Photographer Dhruv Malhotra talks about his After Dark Trilogy

Following exhibitions in Delhi and various international galleries, the show now comes to Bengaluru

Anagha M Published :  10th October 2018 08:04 PM   |   Published :   |  10th October 2018 08:04 PM
CultureLead

Dhruv Malhotra's After Dark Trilogy

Visual artist Dhruv Malhotra lived in Noida for three years in the late 2000s.  The bleak spaces that he came across in the city inspired his photography series — After Dark Trilogy. “Noida has been subjected to haphazard development for more than a few decades. I was drawn to desolate spaces lying on the edges of urbanity, inhabiting a borderland of sorts. Null spaces that are almost invisible,” says the photographer. The trilogy comprises three series — Noida Soliloquy, Sleepers and After Party. Following exhibitions in Delhi and various international galleries, the show now comes to Bengaluru. 

The photographs capture spaces such as parks, playgrounds, the aftermath of a wedding function or a festival, and people sleeping out in the open. “Sometimes, I chanced upon sites that had transformed to host temporary events and it was this chameleon aspect that appealed to me,” he adds. The dark, contrasting colours in the photographs bring to the fore the other-worldliness of these spaces and how the dark metamorphoses the everyday.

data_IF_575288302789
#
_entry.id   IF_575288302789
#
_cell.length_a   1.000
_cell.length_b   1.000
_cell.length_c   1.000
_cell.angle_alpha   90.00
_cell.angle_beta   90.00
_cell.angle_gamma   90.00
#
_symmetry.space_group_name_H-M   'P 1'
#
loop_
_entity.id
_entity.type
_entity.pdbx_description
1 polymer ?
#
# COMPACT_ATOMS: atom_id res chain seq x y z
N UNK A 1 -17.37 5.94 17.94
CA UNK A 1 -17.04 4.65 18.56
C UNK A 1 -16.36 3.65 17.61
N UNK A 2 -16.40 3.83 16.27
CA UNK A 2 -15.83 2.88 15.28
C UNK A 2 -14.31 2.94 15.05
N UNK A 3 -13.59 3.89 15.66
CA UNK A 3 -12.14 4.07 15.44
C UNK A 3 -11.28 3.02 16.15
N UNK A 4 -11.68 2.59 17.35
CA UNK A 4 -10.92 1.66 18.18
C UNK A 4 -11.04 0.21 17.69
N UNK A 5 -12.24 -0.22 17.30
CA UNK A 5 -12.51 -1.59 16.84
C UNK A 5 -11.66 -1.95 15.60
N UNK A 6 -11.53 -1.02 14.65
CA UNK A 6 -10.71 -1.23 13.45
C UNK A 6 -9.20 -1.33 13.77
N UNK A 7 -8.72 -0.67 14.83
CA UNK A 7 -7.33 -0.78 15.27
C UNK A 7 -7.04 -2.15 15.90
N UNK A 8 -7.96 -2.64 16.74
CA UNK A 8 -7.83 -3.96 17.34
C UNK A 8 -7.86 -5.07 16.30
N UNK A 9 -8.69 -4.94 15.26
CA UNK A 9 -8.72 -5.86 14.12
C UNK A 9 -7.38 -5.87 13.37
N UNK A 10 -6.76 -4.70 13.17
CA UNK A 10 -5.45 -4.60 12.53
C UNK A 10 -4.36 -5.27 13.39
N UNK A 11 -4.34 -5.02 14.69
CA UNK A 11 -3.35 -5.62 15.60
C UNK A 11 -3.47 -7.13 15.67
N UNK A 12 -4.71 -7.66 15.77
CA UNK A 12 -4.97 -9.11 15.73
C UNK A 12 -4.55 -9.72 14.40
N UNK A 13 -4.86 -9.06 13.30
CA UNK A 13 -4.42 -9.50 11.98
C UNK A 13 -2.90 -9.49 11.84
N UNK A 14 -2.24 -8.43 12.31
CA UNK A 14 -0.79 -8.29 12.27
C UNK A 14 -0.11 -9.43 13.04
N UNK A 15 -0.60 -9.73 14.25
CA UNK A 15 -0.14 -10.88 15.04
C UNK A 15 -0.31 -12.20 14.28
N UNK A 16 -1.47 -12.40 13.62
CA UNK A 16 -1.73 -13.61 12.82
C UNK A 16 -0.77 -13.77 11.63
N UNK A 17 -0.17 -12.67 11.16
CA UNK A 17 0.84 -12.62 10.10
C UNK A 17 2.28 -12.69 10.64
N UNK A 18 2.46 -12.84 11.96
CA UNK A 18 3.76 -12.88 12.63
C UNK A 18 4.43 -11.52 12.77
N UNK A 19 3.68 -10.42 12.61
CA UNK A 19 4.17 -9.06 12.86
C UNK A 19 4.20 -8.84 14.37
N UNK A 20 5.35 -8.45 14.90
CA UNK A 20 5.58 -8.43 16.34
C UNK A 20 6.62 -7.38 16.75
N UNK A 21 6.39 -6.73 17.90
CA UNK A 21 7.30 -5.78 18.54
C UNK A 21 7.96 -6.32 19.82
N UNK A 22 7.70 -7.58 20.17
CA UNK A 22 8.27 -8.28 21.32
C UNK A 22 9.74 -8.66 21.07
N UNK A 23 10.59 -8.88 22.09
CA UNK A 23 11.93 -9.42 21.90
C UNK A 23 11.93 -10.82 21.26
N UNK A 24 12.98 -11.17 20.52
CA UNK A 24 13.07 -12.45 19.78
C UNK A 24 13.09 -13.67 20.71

For the photographs, Dhruv used an analogue medium format camera with 6 x 7 cm colour negative film. Rather than photographing the night as a mysterious world, he preferred to make visible what is ordinarily dark and hidden. This also meant, technically, the exposure times used to run into hours, the average being one hour and the longest being four hours. 

In terms of themes, there were many things playing on the artist’s mind. “I was thinking about the city and space, our lived experiences and our relationship with it. Another thing I focussed on was the concept of the public and the private and the temporality of space. I looked out for moments of synchronicity, where something — a shape or an object or shadow — can sometime suggest anthropomorphic connotations, like finding the self or the human mirrored in the world,” he expounds. Currently, the artist is working on multiple projects and also making the trilogy into a book, which he says is a monumental task in itself. 
 

Till October 19. At Galleryske, Langford Town

 anagha@newindianexpress.com
 @anaghzzz

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